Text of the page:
H. Jenkins, M. Schaddelee

Otago Polytechnic (NEW ZEALAND)
Drawing on the teaching, delivery and design experiences, of two distinctive programmes, within one area of a tertiary institution, this paper seeks to highlight the challenges encountered with creating a learning experience through interdisciplinary projects.

Vygotsky (1978) and Barron et al. (1998) point out that providing learners with opportunities to solve a simulated problem or identify similarities and differences between contrasting cases establishes a level of shared knowledge among the learners and prepares them for the more open-ended nature of project work.

Bajada and Trayler (2013) point out that business education programmes tend to sit on a continuum from multidisciplinary, where students are taught mainly in separate courses and need to discover the synergies between the discipline areas, through to truly interdisciplinary, where student are engaged through real-world problems from different disciplinary perspectives. The business case that supports the interdisciplinary approach, include drivers such as a desire to prepare graduates with the ability to think outside the silos of the disciplines as well as a call for employers for graduates to possess more of the so called soft skills rather than technical skills (Bajada & Trayler, 2013).

The first programme is a Certificate in Travel and Tourism which uses 4 integrated projects and is delivered using an open platform (WikiEducator) and the second programme a Bachelor of Applied Management which uses 5 interdisciplinary projects for their first year students. The two programmes are distinct in many ways and this will be further explored through the challenges we have identified.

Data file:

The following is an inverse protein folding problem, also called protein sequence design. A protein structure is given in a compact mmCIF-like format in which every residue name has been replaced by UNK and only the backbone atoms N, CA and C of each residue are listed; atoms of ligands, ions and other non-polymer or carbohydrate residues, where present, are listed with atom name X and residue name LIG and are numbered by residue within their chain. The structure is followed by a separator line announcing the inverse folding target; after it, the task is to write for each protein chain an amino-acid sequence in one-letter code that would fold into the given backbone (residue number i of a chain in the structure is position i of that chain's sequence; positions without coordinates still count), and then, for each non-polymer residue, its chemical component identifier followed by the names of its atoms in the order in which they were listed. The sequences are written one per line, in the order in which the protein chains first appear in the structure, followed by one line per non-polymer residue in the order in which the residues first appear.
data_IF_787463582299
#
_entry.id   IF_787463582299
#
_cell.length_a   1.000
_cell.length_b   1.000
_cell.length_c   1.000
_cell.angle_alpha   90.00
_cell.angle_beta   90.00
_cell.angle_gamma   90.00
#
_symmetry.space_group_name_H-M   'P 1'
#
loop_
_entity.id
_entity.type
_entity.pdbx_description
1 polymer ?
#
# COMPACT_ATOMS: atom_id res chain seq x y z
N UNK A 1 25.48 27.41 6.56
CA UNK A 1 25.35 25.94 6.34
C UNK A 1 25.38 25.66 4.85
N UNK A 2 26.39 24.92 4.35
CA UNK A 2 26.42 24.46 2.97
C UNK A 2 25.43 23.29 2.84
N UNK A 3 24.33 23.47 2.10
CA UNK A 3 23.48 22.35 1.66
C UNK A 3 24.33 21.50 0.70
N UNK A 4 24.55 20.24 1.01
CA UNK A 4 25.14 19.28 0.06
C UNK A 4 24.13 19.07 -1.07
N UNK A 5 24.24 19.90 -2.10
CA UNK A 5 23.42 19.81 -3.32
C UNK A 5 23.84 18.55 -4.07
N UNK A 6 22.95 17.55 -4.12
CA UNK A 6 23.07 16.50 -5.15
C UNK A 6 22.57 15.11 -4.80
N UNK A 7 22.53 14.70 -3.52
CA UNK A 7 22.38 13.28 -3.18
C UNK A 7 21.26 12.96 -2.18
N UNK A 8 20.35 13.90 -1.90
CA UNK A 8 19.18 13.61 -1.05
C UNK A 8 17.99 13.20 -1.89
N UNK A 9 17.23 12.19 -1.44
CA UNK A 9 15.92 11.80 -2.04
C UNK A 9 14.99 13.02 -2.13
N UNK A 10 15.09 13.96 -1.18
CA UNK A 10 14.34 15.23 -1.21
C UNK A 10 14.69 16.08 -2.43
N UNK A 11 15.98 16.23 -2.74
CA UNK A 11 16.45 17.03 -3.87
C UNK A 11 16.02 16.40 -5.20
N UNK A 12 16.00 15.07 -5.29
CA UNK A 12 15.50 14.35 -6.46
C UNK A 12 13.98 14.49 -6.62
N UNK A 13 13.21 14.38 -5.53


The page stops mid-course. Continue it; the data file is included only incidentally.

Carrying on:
Creating integrated interdisciplinary projects and curricula has not been without its challenges. The learning has been steep, significant and is ongoing for both staff and students. We hope that by sharing our experiences on these two distinctive programmes we will help to further develop resource around this area.

[1] Barron, B., Schwartz, D., Vye, N., Moore, A., Petrosino, A., Zech, L.,…The Cognition and Technology Group at Vanderbilt. (1998).Doing with understanding; Lessons from research on problem-and project-based learning. Journal of the Learning Sciences, 9(3&4), 271-311
[2] Vygotsky, L. S. (1978). Mind in society: The development of higher psychological processes. (M. Cole, J. Scribner, V. John-Steiner, & E. Souberman, Eds.) Cambridge, MA: Havard University Press.
[3] Bajada, C., & Trayler, R. (2013). Interdisciplinary business education: Curriculum through collaboration. Education & Training, 55(4), 385- 402.i: